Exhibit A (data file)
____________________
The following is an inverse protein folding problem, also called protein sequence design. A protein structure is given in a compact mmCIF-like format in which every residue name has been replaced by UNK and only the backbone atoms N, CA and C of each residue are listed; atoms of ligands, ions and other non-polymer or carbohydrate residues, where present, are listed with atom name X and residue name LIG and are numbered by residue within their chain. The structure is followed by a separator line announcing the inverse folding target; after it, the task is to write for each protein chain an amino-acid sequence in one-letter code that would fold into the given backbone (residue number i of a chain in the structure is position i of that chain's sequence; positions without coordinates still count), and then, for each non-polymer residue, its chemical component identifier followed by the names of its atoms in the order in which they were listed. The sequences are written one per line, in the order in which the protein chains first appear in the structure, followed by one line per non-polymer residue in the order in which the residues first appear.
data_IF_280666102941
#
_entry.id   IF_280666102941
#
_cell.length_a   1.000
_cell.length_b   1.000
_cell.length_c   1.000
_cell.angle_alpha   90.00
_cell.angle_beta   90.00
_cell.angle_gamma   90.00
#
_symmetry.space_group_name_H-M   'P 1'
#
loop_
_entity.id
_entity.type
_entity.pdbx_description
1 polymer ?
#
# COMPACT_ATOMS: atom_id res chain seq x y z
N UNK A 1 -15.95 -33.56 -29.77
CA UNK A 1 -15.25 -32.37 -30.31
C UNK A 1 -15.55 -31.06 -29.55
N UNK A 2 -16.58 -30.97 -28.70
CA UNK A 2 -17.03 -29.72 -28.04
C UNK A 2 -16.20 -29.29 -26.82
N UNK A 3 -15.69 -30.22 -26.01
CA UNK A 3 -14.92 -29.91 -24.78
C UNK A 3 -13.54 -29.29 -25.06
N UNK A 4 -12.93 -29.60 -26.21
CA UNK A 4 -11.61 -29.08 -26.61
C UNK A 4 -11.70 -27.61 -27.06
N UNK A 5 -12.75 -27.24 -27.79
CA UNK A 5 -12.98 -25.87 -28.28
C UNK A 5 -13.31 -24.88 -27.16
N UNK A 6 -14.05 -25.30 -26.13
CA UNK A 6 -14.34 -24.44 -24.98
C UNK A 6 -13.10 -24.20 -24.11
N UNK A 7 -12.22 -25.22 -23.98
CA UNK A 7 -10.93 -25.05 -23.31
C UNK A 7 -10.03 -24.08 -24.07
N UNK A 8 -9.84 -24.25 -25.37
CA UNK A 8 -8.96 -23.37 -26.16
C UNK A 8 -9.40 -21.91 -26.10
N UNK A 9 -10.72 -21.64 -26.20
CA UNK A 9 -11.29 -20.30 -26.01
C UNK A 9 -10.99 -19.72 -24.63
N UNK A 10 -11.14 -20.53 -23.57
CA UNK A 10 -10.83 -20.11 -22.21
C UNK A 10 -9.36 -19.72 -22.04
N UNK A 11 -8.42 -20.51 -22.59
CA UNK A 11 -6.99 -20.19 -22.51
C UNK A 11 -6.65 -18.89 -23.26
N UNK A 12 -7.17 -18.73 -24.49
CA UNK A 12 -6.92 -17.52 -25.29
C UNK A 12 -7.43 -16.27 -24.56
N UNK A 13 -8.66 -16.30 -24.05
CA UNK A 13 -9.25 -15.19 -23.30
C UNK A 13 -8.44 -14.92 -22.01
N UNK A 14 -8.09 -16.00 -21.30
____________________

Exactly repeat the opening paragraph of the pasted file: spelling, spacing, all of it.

The following is an inverse protein folding problem, also called protein sequence design. A protein structure is given in a compact mmCIF-like format in which every residue name has been replaced by UNK and only the backbone atoms N, CA and C of each residue are listed; atoms of ligands, ions and other non-polymer or carbohydrate residues, where present, are listed with atom name X and residue name LIG and are numbered by residue within their chain. The structure is followed by a separator line announcing the inverse folding target; after it, the task is to write for each protein chain an amino-acid sequence in one-letter code that would fold into the given backbone (residue number i of a chain in the structure is position i of that chain's sequence; positions without coordinates still count), and then, for each non-polymer residue, its chemical component identifier followed by the names of its atoms in the order in which they were listed. The sequences are written one per line, in the order in which the protein chains first appear in the structure, followed by one line per non-polymer residue in the order in which the residues first appear.